The linguistics blog Languagehat has an interesting post about the way the Disney Corporation has changed its approach toward localizing the versions of its films intended for non-English-speaking audiences. Commenting on the work done on the latest Disney film “Frozen”, it notes that rather than dubbing the film into Egyptian Arabic, as had been the norm, the film was released to Arab audiences dubbed in Modern Standard Arabic. This has both puzzled and upset many.
The comments to the post offer interesting insights about both language versioning of films and the question of how dialects of Arabic are considered.
Translating Frozen Into Arabic.
Elias Muhanna, an assistant professor of comparative literature at Brown University, has an excellent New Yorker blog post about just what the title says:
One of the forty-one languages in which you can watch “Frozen” is Modern Standard Arabic. This is a departure from precedent. Earlier Disney films (from “Snow White and the Seven Dwarfs” to “Pocahontas” to “Tangled”) were dubbed into Egyptian Arabic, the dialect with the largest number of speakers in the region, based in a country with a venerable history of film production. Generations of Arabs grew up watching Egyptian movies, and the Disney musicals capitalized on their familiarity with this particular dialect.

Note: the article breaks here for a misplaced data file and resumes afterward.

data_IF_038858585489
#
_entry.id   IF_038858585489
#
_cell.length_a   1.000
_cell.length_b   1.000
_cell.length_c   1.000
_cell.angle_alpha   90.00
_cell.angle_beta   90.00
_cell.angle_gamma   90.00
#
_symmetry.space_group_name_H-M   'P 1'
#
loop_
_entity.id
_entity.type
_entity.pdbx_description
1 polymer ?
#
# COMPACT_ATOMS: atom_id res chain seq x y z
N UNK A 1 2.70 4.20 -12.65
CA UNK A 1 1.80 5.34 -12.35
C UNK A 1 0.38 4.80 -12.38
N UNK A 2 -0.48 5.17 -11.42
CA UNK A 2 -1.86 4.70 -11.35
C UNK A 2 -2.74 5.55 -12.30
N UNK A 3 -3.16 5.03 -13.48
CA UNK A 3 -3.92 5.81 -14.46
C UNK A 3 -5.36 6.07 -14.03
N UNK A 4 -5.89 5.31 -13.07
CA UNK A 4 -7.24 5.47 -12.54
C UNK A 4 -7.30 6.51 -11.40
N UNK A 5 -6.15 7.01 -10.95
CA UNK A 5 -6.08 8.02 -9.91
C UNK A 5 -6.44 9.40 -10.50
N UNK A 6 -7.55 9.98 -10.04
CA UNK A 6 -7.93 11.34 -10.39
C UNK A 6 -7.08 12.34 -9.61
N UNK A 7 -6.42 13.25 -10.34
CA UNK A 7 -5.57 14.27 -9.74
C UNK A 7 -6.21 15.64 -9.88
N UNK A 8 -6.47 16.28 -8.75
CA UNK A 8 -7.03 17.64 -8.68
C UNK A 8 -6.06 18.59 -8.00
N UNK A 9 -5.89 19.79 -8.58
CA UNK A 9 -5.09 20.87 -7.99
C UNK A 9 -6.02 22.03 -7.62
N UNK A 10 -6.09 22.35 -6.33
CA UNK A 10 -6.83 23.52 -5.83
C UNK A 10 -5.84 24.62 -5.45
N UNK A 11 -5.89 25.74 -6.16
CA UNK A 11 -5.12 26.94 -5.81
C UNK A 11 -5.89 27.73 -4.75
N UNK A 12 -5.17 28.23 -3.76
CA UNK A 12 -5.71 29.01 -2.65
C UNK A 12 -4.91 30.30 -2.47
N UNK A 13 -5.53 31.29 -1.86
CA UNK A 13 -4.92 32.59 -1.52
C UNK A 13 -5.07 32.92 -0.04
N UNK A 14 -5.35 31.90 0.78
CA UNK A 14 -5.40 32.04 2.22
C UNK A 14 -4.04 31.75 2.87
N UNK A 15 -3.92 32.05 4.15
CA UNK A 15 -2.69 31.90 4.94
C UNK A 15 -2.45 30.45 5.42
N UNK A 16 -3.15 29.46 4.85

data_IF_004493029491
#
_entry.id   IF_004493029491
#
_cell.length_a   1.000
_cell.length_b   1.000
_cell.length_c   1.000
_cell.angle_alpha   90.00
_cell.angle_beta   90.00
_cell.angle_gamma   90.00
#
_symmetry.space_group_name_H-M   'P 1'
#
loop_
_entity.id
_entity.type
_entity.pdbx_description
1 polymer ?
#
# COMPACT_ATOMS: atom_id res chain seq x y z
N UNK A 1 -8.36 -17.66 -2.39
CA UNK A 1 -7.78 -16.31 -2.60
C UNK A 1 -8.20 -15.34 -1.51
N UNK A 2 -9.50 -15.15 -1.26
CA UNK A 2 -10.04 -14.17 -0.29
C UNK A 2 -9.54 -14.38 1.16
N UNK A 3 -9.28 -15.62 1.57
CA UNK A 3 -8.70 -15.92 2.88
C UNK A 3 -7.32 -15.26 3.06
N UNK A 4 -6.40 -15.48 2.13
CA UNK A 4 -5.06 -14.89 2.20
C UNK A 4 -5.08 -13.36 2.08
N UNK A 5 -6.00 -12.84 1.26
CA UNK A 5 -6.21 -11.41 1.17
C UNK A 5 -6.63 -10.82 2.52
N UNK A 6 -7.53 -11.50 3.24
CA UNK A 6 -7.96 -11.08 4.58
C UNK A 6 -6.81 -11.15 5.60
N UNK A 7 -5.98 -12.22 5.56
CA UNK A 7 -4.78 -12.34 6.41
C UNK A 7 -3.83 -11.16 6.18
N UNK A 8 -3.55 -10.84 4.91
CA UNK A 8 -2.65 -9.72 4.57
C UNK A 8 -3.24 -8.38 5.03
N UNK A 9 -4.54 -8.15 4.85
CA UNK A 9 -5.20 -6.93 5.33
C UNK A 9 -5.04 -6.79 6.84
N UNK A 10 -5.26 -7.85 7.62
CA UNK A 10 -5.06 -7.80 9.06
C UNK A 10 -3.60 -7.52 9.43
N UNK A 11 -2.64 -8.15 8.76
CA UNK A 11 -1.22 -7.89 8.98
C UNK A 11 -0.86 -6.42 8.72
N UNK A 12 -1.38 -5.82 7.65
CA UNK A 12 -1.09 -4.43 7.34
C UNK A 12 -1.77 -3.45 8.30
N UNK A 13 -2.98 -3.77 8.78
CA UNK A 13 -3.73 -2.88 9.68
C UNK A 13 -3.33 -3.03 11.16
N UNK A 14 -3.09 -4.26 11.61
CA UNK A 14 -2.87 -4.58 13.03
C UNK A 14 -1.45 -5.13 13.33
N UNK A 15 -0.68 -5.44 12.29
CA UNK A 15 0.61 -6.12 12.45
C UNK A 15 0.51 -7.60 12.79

Modern Standard Arabic is very similar to Classical Arabic, the centuries-old lingua franca of the medieval Islamic world. Today, it is the language of officialdom, high culture, books, newscasts, and political sermonizing. Most television shows, films, and advertisements are in colloquial Arabic, and the past several years have seen further incursions of the dialects into areas traditionally reserved for the literary language.
The Belfer Center at the Harvard-based John F Kennedy School for Government, has published a report (43-page PDF) on Saudi Arabia’s defense goals, strategies, and resources. The report, by Saudi analyst Nawaf Obaid, discusses how Saudi Arabia sees itself in a threatening world and how it seeks to ameliorate risk. The report is not official policy, but what Obaid, a knowledgeable analyst, believes it might or should be. He is likely correct.